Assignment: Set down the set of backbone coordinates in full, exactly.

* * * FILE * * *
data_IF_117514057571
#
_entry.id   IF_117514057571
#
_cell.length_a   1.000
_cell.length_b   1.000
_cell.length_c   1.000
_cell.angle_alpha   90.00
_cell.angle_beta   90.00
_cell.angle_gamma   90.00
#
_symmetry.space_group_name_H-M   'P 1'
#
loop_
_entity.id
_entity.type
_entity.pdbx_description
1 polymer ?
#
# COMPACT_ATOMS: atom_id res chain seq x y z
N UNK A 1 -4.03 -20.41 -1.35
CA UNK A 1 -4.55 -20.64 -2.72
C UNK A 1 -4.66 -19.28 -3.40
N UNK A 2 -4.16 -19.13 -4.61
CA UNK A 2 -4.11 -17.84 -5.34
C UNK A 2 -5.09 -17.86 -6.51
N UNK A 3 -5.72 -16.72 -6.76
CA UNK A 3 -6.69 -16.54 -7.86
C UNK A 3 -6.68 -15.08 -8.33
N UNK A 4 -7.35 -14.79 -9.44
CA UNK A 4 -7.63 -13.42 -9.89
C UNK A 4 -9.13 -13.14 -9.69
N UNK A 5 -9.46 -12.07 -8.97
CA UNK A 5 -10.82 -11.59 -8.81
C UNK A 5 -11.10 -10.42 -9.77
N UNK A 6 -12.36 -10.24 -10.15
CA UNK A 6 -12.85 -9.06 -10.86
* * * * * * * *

data_IF_117514057571
#
_entry.id   IF_117514057571
#
_cell.length_a   1.000
_cell.length_b   1.000
_cell.length_c   1.000
_cell.angle_alpha   90.00
_cell.angle_beta   90.00
_cell.angle_gamma   90.00
#
_symmetry.space_group_name_H-M   'P 1'
#
loop_
_entity.id
_entity.type
_entity.pdbx_description
1 polymer ?
#
# COMPACT_ATOMS: atom_id res chain seq x y z
N UNK A 1 -4.03 -20.41 -1.35
CA UNK A 1 -4.55 -20.64 -2.72
C UNK A 1 -4.66 -19.28 -3.40
N UNK A 2 -4.16 -19.13 -4.61
CA UNK A 2 -4.11 -17.84 -5.34
C UNK A 2 -5.09 -17.86 -6.51
N UNK A 3 -5.72 -16.72 -6.76
CA UNK A 3 -6.69 -16.54 -7.86
C UNK A 3 -6.68 -15.08 -8.33
N UNK A 4 -7.35 -14.79 -9.44
CA UNK A 4 -7.63 -13.42 -9.89
C UNK A 4 -9.13 -13.14 -9.69
N UNK A 5 -9.46 -12.07 -8.97
CA UNK A 5 -10.82 -11.59 -8.81
C UNK A 5 -11.10 -10.42 -9.77
N UNK A 6 -12.36 -10.24 -10.15
CA UNK A 6 -12.85 -9.06 -10.86